The Legacy of Henry McKinley

Susie Morgan - October 1, 2014

The Old West was woven into the fabric of Henry’s Life

Something I noticed with the passing of my own parents was that if one lives to a nice old age, there are few people attend the memorial service.  As we age, I think the circle of friends shrinks.  This was not the case with Henry McKinley.  His circle of friends continued to grow throughout his life.   When he passed on August 12th, at 85 years of age, he left behind quite a legacy.

His memorial service last weekend brought close to 300 people from all walks of life and ages; ranch hands, professional cowboys, kids and young adults he had counseled and set straight, neighbors, businessmen, and famous artists.  Although I did not live close by, and knew Henry probably less than almost anyone there in terms of time spent with him, every word spoken about Henry rang true.  Everyone knew the same Henry.

Henry befriended anyone and everyone.  I met Henry out riding an arroyo one day.  The sand was getting deep and the arroyo narrow.  Off to the left was a cow trail leading up and out, so I took it.  I walked right into Henry’s back yard where he was feeding.  He looked up and said “Hi, that’s a nice horse you are riding”.  That was the beginning of my friendship with Henry.

Henry had had many careers including a stint in the military in Korea, farrier and working for BLM, but ended doing what he had learned as a child; cattle ranching.  Henry ran cattle on Rancho Viejo, where his cows remain today.  He was admired by other cowboys for his uncanny ability to rope, and Henry had plenty of trophy buckles to show for it.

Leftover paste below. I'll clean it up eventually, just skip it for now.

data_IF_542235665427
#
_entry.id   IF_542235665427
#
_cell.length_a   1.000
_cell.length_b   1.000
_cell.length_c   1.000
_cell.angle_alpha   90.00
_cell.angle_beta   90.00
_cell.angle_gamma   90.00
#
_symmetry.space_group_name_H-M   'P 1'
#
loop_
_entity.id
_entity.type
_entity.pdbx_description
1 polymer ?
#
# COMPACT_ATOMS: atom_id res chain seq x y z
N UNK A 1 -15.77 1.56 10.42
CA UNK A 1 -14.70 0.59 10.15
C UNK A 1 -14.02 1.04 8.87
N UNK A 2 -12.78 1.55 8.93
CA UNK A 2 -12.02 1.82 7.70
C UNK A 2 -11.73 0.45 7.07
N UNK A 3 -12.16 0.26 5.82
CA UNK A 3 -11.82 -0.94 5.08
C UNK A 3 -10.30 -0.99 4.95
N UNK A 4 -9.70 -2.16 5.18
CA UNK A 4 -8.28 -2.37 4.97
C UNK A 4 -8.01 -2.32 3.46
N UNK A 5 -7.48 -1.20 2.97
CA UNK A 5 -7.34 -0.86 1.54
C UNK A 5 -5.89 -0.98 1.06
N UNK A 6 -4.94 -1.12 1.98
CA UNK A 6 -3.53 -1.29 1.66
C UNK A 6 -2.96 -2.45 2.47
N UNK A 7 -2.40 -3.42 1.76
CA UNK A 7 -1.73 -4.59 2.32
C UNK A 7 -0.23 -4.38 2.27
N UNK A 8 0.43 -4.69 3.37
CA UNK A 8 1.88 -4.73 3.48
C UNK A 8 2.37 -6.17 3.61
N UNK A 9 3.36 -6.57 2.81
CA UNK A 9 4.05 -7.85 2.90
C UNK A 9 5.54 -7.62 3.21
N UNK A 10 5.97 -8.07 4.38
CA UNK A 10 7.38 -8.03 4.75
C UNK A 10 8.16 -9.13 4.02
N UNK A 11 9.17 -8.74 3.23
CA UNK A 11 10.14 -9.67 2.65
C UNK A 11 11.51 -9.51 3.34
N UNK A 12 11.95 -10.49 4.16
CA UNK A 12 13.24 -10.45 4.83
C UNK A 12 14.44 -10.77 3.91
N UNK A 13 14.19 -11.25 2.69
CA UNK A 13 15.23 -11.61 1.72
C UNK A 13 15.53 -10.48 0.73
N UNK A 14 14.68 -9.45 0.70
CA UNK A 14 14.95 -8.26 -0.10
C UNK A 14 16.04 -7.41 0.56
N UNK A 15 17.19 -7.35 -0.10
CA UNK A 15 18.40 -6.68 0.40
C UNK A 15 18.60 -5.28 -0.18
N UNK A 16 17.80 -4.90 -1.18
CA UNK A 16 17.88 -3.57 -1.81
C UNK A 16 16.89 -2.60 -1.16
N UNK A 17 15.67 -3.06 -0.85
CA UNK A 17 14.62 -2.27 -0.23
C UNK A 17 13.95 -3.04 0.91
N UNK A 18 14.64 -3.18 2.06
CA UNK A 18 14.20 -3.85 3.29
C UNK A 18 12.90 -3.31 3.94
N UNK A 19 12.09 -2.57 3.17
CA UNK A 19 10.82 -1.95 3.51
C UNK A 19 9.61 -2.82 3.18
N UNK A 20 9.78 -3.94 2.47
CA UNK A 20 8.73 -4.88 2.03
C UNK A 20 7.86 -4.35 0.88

The Old West was woven in to the fabric of Henry’s life.  His dad was ranch foreman at Ghost Ranch, so that was Henry’s playground as a youth.  Arthur Pack saw to it that Henry got a good education and moral foundation for an exemplary life.  Many years later, he would marry Arthur Packs daughter, Peg, who survives him.

Henry became close to the deaf community when his young son contracted measles and lost his hearing.  That would eventually lead Henry to help form the Deaf Rodeo Association.   I recall riding into his barn one day to see him overseeing a young man doing some welding.  The young man was deaf.  They say Henry never learned to sign, but he had no trouble communicating. 

I knew Henry through horses with a goal of learning cows.  When I expressed an interest in learning how to move and sort cows, without hesitation Henry said he would teach me.  The number of people he has taught remains unknown – but it’s a big number.  It seemed logical; my husband and I own horses that were used on cattle ranches.  How hard could it be? It was a day of frustration and failure.  We finally located and brought in 3 cows.  Truth be told, we found a dirt road and we followed the cows in.  Henry knew this:  We had no idea where we were; his cows saved us from having to be rescued.  Still, Henry would call from time to time to go ride fence or check the herd with him.

Around the Carl Hawkins Chuck Wagon following the service, people shared their remembrances of Henry.  His last horse, OK, served Henry as the rider-less horse during the service.  OK then stood quietly in the barn breezeway for people to stroke and say goodbye.

It seems to me that Henry’s legacy were the gifts of friendship and teaching; a man whose sphere of influence continued to expand throughout his life.  An admirable legacy.

Photos courtesy of Bill Manns